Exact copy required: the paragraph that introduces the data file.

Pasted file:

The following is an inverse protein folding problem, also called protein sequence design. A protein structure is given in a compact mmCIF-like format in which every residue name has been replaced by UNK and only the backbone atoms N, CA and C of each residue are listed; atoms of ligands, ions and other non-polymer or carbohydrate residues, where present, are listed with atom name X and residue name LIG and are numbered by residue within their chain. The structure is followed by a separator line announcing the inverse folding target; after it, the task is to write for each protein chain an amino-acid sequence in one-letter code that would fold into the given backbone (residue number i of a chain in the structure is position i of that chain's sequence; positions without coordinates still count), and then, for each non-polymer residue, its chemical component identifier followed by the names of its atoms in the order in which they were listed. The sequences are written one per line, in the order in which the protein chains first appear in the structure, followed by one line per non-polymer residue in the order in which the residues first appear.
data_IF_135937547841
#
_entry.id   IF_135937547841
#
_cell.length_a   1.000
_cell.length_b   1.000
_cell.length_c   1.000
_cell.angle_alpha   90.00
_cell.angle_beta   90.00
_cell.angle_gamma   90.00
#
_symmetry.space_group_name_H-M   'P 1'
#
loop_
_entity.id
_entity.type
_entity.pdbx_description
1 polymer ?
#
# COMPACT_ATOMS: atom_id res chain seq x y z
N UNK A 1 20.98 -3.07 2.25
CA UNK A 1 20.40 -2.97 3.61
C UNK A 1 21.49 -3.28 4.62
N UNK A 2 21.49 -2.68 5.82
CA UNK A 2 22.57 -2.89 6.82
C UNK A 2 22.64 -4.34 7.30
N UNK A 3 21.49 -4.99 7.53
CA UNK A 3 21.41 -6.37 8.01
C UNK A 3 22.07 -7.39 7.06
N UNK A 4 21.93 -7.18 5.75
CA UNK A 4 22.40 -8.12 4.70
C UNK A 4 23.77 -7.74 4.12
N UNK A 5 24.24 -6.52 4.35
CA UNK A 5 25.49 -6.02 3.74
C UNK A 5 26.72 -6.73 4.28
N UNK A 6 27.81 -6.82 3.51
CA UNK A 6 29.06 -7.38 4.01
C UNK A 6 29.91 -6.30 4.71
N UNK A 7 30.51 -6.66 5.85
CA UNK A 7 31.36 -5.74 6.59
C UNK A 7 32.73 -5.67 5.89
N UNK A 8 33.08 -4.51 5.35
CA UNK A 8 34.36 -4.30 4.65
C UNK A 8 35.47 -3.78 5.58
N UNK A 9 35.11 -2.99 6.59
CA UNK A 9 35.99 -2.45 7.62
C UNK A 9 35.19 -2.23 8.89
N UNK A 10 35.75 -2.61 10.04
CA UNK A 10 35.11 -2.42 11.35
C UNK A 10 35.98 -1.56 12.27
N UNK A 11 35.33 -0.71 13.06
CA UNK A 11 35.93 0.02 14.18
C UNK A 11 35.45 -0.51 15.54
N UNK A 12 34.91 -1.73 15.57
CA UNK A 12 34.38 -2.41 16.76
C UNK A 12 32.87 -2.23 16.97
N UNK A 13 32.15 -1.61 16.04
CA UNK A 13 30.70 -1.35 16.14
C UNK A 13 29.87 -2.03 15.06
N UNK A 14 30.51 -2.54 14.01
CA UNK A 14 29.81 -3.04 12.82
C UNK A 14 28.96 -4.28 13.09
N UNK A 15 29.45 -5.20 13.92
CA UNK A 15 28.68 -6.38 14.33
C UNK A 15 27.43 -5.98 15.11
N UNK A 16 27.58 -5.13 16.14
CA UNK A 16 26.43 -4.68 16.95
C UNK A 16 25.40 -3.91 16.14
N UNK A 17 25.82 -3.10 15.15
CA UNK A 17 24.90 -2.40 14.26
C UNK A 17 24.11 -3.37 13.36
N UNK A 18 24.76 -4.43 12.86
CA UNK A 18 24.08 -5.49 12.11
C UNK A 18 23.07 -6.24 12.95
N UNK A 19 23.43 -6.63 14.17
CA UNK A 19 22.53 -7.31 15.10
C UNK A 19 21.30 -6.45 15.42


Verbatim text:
The following is an inverse protein folding problem, also called protein sequence design. A protein structure is given in a compact mmCIF-like format in which every residue name has been replaced by UNK and only the backbone atoms N, CA and C of each residue are listed; atoms of ligands, ions and other non-polymer or carbohydrate residues, where present, are listed with atom name X and residue name LIG and are numbered by residue within their chain. The structure is followed by a separator line announcing the inverse folding target; after it, the task is to write for each protein chain an amino-acid sequence in one-letter code that would fold into the given backbone (residue number i of a chain in the structure is position i of that chain's sequence; positions without coordinates still count), and then, for each non-polymer residue, its chemical component identifier followed by the names of its atoms in the order in which they were listed. The sequences are written one per line, in the order in which the protein chains first appear in the structure, followed by one line per non-polymer residue in the order in which the residues first appear.